Control of nature requires gravity and a garden hose. I take the full hose, stick one end of it into the watery crawl space. Then I run the hose down the driveway — 30 to 40 linear feet and 3 to 4 vertical feet — to the street.

I set the hose running last night about 9 o’clock. It’s still running. How much water has come out of there in that time?

I tried to calculate the rate by measuring the flow into a 1-cup measure (yes — this has the possibility of introducing a large error; but let’s just agree I’m not being perfectly scientific). In four trials, the cup filled up in about 6 to 7 seconds. Based on that, I figure somewhere between 32 and 38 gallons are draining out every hour. And that would put the total for the 15 hours or so the thing has been running at 480 to 570 gallons. Which is more than I would have guessed.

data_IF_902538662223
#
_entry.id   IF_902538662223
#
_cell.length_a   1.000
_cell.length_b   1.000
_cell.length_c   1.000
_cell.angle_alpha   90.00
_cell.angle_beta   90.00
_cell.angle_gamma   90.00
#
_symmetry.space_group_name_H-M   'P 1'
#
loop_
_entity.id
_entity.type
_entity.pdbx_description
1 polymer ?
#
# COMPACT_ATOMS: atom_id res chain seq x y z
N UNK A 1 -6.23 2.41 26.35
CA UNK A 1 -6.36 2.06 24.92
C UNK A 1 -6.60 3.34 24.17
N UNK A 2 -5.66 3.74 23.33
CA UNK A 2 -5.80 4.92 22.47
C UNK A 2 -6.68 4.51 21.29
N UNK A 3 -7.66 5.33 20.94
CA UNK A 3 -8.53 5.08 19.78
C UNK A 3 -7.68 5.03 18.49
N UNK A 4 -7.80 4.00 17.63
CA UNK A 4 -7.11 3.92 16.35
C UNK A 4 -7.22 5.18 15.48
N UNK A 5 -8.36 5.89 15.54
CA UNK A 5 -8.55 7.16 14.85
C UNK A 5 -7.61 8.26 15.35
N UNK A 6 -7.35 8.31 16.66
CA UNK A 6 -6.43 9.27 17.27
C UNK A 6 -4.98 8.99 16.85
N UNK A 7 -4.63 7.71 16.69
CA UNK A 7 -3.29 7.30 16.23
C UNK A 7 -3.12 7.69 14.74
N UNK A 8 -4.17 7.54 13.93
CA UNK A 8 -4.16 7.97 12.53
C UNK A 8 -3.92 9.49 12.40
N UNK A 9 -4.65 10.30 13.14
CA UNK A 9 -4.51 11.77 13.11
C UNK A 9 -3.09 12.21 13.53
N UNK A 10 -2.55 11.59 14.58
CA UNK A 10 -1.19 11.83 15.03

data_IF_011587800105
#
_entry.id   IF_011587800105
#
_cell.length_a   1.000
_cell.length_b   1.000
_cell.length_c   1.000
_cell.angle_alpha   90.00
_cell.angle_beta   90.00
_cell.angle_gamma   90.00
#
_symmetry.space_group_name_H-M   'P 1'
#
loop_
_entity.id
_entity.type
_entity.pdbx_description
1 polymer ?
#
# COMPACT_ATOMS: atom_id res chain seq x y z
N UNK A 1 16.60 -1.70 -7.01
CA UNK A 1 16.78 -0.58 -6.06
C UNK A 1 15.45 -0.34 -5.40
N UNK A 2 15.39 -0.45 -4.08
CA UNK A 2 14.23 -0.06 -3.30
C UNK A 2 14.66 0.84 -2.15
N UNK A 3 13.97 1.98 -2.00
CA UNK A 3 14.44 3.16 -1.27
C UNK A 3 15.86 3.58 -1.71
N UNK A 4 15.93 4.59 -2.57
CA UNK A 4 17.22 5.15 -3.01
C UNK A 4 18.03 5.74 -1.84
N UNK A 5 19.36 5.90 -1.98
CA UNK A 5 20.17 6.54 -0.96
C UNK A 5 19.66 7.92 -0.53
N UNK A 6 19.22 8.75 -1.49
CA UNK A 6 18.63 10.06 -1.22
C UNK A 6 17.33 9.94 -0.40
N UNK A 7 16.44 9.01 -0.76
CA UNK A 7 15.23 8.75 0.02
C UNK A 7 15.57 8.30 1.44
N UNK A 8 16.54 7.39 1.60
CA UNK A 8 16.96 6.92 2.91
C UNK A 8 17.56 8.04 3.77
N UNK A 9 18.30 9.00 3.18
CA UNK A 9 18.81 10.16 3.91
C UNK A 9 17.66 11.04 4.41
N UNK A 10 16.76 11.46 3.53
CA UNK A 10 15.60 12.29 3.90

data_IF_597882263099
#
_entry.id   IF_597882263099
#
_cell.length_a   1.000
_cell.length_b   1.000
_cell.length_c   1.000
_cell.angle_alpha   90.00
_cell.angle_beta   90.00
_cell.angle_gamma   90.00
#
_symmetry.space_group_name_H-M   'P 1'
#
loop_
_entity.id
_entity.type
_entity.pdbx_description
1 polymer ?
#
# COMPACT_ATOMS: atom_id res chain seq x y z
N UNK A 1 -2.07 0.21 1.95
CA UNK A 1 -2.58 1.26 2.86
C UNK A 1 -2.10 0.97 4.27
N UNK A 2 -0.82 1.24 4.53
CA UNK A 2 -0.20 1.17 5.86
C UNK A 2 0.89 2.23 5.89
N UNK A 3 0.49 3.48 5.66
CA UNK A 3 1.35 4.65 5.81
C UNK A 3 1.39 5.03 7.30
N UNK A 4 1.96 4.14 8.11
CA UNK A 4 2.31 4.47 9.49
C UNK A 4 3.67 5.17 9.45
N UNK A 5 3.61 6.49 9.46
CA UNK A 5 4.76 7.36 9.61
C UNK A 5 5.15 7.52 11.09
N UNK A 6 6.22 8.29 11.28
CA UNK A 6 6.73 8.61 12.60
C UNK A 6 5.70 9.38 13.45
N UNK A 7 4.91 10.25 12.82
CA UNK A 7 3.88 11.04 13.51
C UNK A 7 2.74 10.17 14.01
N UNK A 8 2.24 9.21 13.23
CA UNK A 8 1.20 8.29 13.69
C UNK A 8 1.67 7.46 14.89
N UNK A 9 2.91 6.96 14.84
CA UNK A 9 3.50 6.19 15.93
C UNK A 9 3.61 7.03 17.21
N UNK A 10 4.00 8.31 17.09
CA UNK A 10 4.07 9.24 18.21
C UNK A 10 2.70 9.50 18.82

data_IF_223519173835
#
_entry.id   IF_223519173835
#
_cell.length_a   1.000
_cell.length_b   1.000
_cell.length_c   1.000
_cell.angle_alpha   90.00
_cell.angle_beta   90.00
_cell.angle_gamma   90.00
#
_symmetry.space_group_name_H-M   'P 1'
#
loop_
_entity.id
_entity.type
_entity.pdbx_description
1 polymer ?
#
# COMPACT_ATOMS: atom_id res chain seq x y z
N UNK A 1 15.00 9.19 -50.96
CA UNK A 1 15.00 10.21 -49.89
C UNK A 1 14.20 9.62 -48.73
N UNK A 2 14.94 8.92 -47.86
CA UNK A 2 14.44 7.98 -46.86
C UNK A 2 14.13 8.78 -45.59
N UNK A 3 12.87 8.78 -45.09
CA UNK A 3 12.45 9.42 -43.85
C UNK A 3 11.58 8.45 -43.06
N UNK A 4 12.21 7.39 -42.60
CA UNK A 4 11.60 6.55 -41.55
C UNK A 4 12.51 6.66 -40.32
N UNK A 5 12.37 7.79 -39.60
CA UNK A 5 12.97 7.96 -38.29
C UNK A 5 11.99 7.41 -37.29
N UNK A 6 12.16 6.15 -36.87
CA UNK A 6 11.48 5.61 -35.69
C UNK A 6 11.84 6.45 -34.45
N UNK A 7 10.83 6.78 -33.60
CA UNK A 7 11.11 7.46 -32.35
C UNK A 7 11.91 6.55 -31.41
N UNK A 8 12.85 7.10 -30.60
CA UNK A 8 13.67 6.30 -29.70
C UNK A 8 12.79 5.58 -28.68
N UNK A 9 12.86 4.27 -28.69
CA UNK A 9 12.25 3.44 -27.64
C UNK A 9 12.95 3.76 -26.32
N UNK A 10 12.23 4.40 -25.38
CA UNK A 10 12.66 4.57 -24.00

Berkeley Rainfall: Six and a Half Inches in Nine Days

While I’m poring over state and federal databases and pondering what it would be like to live through a year with 145.9 inches of rain (Cooskie Mountain, in the King Range of southern Humboldt County, in 2006) or a month with 43 inches of rain (Gasquet Ranger Station, on the Smith River in Del Norte County, December 1996) or 42 inches in nine days (yes, it happened: Bucks Lake, Plumas County, in January-December ’96-’97), let me record what we have actually seen here in Berkeley the last week or so:

Friday, March 4: .46 inches
Saturday, March 5: 2.61 inches
Sunday, March 6: .50 inches
Monday, March 7: .46 inches
Tuesday, March 8: 0
Wednesday, March 9: .13 inches
Thursday, March 10: .87 inches

Friday, March 11: .46 inches
Saturday, March 12: .99 inches (and counting)

That’s a total of 6.48 inches in nine days, as recorded on our cheap, semi-dependable (it’s very close to neighboring totals reported on Weather Underground) Oregon Scientific wireless rain monitor.